• Mobbing: like a pair but taken to the next level, one person in the team has a hand on the keyboard at a time.

  • Feature Cellstemporarily divide the team into groups of 2-3 in order to explore and deliver an integrated piece of work, for example, a feature containing several stories.

  • Swarm: a group of people that assembles dynamically to accomplish an outcome, often to resolve an impediment,  introduce an improvement experiment, or resolve a persistent customer complaint.

  • Co-creation: the act of running a highly engaging and immersive working session where everyone is actively contributing to the finished product. A term you will hear in the business model gen and lean startup space. Canvases, Story Maps, Impact Maps, Kanban creation, etc. are all examples of sessions that encourage co-creation.

And now a tongue twister.. .

Team members team need to team with other team members to effectively be a team!

Teaming is a concept that scales to the team-of-team level. Teaming encourages a counterintuitive philosophy that work should not travel across teams, this creates a hand off! Instead,  people travel toward the work. If we want the concept of Agile teams to scale, then we do everything we can to avoid working in a silo. We need to scale the concept of teaming. This means people need to pickup and leave the comfort of their own team when the work calls for it. They get as close as they can to the work and the people they are depending on to get the work done. The old fire-and-forget model does not work. Not between functional departments, but also not between agile teams. Instead of handoffs, it is better to manage these dependencies through interactions based on teaming, but this time our teaming takes place across teams.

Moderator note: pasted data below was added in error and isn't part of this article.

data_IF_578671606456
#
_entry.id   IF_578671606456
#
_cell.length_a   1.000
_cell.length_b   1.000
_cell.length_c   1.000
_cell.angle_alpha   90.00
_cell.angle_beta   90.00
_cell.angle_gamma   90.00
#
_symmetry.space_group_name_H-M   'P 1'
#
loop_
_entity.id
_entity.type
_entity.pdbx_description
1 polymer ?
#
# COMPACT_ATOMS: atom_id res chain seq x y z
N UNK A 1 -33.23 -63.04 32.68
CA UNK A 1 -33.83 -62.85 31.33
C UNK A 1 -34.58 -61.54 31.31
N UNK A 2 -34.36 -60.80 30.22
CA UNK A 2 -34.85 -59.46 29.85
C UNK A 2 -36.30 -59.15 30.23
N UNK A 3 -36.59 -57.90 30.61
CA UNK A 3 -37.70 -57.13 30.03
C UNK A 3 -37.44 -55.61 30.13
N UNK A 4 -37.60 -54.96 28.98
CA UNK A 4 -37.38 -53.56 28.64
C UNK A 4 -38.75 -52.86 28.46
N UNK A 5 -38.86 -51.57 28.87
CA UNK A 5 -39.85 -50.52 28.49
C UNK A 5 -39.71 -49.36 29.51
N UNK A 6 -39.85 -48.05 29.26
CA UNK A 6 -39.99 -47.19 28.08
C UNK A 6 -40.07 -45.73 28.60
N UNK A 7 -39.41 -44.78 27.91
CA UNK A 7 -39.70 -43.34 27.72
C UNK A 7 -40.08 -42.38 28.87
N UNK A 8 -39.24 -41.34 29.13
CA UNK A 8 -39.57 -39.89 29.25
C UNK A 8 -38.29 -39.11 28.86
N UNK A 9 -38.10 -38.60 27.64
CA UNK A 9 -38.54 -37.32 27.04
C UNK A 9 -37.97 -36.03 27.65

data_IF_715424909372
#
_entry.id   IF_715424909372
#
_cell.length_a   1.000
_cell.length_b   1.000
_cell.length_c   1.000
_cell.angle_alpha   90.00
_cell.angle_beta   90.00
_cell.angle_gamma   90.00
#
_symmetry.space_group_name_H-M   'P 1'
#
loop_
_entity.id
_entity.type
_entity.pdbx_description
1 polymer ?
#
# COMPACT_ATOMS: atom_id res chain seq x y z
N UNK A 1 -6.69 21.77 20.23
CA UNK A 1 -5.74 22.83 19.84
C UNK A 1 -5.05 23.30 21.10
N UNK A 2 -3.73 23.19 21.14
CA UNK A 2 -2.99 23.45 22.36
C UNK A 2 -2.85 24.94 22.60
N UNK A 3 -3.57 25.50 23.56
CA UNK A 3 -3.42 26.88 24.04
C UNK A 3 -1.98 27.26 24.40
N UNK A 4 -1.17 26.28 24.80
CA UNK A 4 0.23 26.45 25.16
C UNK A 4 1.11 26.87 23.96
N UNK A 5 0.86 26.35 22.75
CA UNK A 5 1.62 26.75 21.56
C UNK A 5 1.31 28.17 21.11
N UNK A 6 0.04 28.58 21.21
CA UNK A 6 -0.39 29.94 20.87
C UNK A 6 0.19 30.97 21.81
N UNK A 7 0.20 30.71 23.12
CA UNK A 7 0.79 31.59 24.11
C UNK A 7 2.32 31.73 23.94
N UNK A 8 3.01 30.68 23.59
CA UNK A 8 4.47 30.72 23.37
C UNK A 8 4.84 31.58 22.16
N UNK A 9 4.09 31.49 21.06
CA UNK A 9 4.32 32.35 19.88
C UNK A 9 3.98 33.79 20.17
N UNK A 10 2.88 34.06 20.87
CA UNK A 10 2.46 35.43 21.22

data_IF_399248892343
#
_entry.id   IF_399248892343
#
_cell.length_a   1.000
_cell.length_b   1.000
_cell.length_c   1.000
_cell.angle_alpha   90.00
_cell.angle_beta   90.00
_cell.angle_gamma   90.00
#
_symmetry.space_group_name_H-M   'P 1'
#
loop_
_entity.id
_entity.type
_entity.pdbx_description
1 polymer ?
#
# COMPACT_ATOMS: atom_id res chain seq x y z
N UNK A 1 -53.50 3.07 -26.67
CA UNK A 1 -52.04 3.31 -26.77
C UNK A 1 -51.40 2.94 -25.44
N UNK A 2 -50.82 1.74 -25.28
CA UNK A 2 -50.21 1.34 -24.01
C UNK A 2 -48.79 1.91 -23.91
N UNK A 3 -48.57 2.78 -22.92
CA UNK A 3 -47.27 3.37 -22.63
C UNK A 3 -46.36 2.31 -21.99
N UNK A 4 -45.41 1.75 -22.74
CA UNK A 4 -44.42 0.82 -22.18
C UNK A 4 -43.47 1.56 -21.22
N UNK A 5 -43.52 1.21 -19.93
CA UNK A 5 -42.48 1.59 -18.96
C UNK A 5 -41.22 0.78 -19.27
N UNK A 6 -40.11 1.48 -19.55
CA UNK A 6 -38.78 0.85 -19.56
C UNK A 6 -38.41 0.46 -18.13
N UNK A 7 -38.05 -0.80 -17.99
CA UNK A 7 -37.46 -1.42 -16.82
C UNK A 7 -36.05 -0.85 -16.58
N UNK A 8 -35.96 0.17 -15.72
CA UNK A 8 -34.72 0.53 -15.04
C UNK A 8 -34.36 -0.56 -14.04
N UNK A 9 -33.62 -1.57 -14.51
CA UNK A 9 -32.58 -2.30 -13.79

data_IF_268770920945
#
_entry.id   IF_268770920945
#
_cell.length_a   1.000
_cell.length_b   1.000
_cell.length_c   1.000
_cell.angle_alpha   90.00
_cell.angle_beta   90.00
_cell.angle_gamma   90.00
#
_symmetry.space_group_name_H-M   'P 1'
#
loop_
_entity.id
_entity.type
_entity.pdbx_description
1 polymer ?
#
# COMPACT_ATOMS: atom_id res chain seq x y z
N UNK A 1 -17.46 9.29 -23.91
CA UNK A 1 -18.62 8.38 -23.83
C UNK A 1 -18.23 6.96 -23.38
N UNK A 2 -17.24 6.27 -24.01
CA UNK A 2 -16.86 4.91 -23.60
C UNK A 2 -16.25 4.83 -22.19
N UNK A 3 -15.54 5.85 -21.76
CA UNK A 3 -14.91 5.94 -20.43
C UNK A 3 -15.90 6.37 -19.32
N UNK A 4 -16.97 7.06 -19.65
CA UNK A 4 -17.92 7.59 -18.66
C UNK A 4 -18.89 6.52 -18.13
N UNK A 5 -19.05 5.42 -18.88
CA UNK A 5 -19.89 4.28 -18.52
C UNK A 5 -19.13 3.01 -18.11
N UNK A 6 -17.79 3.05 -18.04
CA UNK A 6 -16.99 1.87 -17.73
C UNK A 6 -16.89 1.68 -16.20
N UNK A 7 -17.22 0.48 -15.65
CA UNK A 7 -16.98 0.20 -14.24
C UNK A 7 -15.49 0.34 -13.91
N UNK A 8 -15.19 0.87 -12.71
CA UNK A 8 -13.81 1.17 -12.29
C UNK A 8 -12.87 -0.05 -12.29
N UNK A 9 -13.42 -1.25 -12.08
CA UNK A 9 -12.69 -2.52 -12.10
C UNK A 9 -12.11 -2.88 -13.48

In that vein, there is a here is a teaming tongue twister.

Team members need to team with other team members from other teams to be an effective team at greater-than-team scale.

When we use teams as a container to encourage teaming, we get the best of both our formal structure (the team we are in) and our dynamic structure (the teaming we do). It’s an approach that places our humanity front and center.

Jeff Anderson. Organizing Toward Agility WorkshopJeff Anderson. Leadership TrainingAgility WorkshopJeff Anderson. Agile By Design Team 2